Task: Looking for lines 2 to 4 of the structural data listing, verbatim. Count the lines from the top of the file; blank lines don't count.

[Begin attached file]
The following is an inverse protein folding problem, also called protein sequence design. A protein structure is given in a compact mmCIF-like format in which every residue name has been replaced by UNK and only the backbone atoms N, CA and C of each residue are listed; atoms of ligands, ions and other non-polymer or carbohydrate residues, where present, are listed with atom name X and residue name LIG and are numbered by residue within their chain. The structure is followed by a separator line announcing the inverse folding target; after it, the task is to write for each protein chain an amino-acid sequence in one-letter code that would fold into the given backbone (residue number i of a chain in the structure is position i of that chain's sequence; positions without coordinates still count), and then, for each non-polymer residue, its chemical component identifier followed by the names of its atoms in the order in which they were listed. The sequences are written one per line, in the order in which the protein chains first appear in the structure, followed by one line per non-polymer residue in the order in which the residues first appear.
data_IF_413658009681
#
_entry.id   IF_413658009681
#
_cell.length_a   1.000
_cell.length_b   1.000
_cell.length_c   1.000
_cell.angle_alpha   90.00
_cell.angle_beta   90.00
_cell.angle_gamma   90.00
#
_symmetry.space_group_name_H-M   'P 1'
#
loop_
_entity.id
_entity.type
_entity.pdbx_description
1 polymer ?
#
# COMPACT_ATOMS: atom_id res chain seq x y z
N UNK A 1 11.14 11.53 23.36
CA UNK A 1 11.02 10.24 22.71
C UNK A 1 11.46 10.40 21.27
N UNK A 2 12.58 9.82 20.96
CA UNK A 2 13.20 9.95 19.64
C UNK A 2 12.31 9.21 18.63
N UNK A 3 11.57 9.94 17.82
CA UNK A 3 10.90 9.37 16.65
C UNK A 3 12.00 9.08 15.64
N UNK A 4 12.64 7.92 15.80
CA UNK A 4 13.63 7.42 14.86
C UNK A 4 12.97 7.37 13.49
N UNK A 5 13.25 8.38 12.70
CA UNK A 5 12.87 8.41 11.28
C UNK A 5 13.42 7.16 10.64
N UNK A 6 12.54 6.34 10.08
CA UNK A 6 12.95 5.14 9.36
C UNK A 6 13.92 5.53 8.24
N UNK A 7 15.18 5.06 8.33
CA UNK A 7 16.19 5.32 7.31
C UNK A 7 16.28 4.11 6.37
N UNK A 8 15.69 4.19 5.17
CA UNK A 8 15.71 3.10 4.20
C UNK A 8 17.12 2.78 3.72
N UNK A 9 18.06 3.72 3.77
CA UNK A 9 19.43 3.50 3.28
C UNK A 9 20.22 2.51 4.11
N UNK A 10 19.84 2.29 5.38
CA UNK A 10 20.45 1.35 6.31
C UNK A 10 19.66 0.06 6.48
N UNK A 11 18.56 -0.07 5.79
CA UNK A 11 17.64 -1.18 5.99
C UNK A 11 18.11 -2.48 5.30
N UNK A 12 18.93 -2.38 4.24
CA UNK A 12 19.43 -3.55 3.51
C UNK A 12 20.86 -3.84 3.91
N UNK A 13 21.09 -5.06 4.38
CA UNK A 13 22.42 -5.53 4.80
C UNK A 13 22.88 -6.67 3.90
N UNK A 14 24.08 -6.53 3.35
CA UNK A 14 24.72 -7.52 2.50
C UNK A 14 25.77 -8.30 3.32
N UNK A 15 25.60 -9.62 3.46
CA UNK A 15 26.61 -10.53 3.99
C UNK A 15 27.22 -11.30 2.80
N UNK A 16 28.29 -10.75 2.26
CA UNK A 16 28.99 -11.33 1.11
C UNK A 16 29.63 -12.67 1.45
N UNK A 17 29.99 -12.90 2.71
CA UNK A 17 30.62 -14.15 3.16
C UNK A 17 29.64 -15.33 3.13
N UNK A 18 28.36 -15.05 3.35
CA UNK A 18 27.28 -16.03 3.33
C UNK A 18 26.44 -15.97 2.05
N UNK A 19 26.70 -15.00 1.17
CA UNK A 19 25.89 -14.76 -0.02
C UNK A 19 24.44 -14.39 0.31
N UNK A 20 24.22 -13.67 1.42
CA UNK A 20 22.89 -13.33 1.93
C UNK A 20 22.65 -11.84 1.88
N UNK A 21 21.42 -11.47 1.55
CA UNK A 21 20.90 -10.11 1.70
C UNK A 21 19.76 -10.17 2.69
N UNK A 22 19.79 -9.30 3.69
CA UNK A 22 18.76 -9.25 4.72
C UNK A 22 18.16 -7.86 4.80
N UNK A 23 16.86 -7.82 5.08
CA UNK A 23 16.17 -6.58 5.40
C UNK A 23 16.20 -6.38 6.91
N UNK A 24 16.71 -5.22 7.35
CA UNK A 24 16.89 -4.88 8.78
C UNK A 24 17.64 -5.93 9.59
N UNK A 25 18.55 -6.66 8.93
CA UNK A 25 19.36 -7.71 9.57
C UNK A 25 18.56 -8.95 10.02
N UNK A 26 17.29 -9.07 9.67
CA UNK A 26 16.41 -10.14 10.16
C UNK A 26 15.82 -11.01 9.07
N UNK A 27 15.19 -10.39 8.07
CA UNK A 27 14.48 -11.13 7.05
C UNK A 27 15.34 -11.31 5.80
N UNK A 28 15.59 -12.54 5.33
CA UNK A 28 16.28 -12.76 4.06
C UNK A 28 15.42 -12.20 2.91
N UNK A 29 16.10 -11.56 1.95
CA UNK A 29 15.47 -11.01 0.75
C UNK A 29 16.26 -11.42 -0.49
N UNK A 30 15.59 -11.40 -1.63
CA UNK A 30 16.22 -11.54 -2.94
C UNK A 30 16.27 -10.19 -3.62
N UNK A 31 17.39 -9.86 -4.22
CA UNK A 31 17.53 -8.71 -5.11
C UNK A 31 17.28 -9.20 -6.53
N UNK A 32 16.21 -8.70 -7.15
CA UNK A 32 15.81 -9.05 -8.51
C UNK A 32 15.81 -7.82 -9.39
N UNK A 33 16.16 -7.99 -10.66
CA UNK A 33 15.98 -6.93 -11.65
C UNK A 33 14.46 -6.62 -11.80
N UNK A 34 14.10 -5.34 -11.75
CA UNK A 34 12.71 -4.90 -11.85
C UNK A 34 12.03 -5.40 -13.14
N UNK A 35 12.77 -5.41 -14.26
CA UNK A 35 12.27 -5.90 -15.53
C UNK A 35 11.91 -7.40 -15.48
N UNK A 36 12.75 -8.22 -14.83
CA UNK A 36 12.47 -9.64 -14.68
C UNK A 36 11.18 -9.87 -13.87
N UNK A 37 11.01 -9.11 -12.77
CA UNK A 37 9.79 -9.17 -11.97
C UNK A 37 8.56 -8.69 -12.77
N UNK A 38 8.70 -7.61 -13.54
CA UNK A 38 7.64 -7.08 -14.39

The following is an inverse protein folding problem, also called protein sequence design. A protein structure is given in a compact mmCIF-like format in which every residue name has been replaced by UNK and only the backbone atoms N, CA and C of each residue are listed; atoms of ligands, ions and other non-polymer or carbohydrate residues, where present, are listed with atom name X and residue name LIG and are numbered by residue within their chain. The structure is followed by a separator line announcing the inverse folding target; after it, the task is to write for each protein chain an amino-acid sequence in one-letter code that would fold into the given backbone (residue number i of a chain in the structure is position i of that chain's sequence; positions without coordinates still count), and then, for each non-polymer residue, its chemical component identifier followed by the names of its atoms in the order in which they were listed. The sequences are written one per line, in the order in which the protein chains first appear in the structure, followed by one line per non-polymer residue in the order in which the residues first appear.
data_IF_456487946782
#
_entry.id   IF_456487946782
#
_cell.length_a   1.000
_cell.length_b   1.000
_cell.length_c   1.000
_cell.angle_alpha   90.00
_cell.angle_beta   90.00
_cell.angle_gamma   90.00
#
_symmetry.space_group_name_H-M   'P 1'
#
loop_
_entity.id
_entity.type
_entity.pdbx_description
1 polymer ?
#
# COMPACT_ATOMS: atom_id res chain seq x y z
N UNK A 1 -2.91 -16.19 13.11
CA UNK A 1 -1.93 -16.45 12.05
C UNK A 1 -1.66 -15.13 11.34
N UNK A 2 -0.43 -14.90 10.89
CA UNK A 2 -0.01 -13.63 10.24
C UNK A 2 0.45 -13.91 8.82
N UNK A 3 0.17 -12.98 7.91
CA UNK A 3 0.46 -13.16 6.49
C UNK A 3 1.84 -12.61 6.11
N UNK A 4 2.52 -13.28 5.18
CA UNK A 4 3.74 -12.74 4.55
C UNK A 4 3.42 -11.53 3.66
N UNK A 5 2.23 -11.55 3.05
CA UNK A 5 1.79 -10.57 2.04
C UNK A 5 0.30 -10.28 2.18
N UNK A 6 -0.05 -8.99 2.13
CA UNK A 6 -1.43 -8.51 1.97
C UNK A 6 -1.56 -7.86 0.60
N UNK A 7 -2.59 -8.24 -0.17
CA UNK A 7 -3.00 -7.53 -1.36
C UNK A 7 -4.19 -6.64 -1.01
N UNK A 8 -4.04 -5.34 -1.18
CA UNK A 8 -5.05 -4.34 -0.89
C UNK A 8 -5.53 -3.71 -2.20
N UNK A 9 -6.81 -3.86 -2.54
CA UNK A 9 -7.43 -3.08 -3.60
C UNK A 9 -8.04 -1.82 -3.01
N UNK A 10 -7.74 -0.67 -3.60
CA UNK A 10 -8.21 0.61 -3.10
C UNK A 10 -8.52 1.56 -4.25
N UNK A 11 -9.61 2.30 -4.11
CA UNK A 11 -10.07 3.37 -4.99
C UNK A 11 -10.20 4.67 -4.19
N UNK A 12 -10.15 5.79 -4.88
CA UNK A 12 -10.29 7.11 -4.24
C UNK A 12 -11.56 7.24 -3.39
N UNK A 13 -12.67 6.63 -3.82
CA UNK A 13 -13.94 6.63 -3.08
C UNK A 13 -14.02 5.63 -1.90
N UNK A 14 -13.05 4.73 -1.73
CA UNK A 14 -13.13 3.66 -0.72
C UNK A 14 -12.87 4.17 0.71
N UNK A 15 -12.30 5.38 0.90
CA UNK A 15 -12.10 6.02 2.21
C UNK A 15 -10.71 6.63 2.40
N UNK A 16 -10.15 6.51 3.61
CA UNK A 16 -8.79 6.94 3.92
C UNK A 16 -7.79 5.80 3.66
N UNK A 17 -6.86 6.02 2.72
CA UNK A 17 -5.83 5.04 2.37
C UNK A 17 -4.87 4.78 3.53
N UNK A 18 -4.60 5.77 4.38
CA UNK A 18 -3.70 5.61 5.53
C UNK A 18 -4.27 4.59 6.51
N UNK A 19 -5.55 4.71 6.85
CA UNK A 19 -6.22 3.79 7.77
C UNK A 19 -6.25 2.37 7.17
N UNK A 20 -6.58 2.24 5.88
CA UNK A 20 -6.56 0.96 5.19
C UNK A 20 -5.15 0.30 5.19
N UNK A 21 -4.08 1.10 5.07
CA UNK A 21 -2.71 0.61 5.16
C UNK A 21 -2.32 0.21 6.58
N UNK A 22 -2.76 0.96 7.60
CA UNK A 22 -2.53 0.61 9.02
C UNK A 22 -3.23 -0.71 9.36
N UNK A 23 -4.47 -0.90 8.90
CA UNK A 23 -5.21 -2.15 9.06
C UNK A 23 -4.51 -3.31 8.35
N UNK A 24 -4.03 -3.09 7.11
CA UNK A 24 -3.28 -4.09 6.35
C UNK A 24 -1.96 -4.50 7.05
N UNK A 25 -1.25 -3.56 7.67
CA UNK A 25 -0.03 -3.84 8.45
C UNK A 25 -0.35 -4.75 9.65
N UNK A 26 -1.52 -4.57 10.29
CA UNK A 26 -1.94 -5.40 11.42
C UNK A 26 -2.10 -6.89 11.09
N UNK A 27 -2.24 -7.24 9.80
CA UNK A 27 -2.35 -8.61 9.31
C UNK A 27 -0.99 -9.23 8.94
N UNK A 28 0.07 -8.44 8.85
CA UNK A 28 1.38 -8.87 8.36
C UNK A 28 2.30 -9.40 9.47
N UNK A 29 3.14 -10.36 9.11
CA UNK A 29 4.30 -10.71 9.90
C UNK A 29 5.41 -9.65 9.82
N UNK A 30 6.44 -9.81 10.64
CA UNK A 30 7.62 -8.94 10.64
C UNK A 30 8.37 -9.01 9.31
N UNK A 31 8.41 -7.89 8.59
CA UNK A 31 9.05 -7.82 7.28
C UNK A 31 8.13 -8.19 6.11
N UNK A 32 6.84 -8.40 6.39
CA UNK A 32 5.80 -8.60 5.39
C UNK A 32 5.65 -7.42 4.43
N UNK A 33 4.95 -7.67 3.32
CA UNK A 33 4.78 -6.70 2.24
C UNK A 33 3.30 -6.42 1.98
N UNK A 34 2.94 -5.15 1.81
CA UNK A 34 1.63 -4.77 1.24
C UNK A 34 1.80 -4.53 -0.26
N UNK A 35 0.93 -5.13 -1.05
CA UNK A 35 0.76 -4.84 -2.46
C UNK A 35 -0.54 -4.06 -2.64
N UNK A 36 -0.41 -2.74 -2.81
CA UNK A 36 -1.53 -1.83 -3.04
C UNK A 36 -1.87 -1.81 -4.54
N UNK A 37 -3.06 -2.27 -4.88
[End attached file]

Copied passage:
data_IF_413658009681
#
_entry.id   IF_413658009681